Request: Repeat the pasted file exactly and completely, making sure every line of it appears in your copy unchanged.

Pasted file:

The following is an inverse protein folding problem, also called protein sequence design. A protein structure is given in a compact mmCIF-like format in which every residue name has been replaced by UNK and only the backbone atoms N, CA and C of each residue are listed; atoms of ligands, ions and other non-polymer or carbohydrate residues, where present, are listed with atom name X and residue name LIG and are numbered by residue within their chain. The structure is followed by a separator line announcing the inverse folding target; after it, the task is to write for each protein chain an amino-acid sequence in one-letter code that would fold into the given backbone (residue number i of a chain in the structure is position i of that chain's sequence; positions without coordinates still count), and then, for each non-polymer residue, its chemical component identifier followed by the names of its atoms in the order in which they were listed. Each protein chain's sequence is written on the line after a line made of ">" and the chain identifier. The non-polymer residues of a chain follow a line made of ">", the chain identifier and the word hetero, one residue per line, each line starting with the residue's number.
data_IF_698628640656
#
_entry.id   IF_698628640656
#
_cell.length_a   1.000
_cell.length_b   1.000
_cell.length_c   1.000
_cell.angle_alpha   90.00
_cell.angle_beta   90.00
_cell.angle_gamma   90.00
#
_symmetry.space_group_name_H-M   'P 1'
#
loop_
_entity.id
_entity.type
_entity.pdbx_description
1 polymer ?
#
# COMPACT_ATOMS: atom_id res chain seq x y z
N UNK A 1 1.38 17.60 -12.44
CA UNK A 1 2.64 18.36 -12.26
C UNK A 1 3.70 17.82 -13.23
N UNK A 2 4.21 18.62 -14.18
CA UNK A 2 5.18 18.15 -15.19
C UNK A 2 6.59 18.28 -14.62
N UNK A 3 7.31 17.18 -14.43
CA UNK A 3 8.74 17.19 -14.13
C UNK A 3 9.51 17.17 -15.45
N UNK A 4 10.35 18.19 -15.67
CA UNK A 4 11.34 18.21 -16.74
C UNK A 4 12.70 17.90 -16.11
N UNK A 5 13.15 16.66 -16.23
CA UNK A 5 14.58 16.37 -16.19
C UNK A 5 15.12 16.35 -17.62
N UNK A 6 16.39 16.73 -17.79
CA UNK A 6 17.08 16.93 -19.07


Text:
The following is an inverse protein folding problem, also called protein sequence design. A protein structure is given in a compact mmCIF-like format in which every residue name has been replaced by UNK and only the backbone atoms N, CA and C of each residue are listed; atoms of ligands, ions and other non-polymer or carbohydrate residues, where present, are listed with atom name X and residue name LIG and are numbered by residue within their chain. The structure is followed by a separator line announcing the inverse folding target; after it, the task is to write for each protein chain an amino-acid sequence in one-letter code that would fold into the given backbone (residue number i of a chain in the structure is position i of that chain's sequence; positions without coordinates still count), and then, for each non-polymer residue, its chemical component identifier followed by the names of its atoms in the order in which they were listed. Each protein chain's sequence is written on the line after a line made of ">" and the chain identifier. The non-polymer residues of a chain follow a line made of ">", the chain identifier and the word hetero, one residue per line, each line starting with the residue's number.
data_IF_698628640656
#
_entry.id   IF_698628640656
#
_cell.length_a   1.000
_cell.length_b   1.000
_cell.length_c   1.000
_cell.angle_alpha   90.00
_cell.angle_beta   90.00
_cell.angle_gamma   90.00
#
_symmetry.space_group_name_H-M   'P 1'
#
loop_
_entity.id
_entity.type
_entity.pdbx_description
1 polymer ?
#
# COMPACT_ATOMS: atom_id res chain seq x y z
N UNK A 1 1.38 17.60 -12.44
CA UNK A 1 2.64 18.36 -12.26
C UNK A 1 3.70 17.82 -13.23
N UNK A 2 4.21 18.62 -14.18
CA UNK A 2 5.18 18.15 -15.19
C UNK A 2 6.59 18.28 -14.62
N UNK A 3 7.31 17.18 -14.43
CA UNK A 3 8.74 17.19 -14.13
C UNK A 3 9.51 17.17 -15.45
N UNK A 4 10.35 18.19 -15.67
CA UNK A 4 11.34 18.21 -16.74
C UNK A 4 12.70 17.90 -16.11
N UNK A 5 13.15 16.66 -16.23
CA UNK A 5 14.58 16.37 -16.19
C UNK A 5 15.12 16.35 -17.62
N UNK A 6 16.39 16.73 -17.79
CA UNK A 6 17.08 16.93 -19.07